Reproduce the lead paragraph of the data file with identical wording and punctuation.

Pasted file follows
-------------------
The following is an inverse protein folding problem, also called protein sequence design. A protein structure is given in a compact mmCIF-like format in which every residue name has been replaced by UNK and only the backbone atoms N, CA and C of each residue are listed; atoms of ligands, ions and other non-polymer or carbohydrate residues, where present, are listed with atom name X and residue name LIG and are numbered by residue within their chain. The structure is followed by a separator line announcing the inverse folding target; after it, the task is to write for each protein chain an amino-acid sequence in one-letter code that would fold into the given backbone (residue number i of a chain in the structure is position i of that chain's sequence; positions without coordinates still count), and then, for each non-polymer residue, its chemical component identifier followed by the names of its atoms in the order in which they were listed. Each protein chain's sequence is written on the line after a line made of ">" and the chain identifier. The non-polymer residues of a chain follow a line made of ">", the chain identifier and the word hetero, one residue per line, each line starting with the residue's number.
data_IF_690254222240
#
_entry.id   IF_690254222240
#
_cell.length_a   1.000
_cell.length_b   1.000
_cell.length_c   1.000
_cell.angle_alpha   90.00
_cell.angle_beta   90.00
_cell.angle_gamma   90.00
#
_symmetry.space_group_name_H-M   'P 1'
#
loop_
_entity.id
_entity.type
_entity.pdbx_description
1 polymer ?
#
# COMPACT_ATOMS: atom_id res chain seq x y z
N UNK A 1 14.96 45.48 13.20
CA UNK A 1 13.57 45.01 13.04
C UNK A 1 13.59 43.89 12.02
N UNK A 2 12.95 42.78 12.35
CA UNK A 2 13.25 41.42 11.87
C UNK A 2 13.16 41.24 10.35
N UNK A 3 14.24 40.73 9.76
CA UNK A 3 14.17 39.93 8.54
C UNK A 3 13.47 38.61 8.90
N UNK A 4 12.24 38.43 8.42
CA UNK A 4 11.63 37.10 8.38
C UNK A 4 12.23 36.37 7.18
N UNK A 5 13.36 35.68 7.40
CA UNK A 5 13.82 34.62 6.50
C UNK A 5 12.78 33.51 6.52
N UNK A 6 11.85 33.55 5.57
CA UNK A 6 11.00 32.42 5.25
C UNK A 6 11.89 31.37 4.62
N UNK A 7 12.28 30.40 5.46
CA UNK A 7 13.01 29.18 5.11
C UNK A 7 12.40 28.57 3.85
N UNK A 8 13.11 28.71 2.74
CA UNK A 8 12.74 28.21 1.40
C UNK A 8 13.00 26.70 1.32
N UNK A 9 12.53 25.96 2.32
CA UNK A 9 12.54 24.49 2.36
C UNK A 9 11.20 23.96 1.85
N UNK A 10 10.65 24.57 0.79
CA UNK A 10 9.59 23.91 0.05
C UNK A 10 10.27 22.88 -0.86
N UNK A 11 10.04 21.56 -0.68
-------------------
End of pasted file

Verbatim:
The following is an inverse protein folding problem, also called protein sequence design. A protein structure is given in a compact mmCIF-like format in which every residue name has been replaced by UNK and only the backbone atoms N, CA and C of each residue are listed; atoms of ligands, ions and other non-polymer or carbohydrate residues, where present, are listed with atom name X and residue name LIG and are numbered by residue within their chain. The structure is followed by a separator line announcing the inverse folding target; after it, the task is to write for each protein chain an amino-acid sequence in one-letter code that would fold into the given backbone (residue number i of a chain in the structure is position i of that chain's sequence; positions without coordinates still count), and then, for each non-polymer residue, its chemical component identifier followed by the names of its atoms in the order in which they were listed. Each protein chain's sequence is written on the line after a line made of ">" and the chain identifier. The non-polymer residues of a chain follow a line made of ">", the chain identifier and the word hetero, one residue per line, each line starting with the residue's number.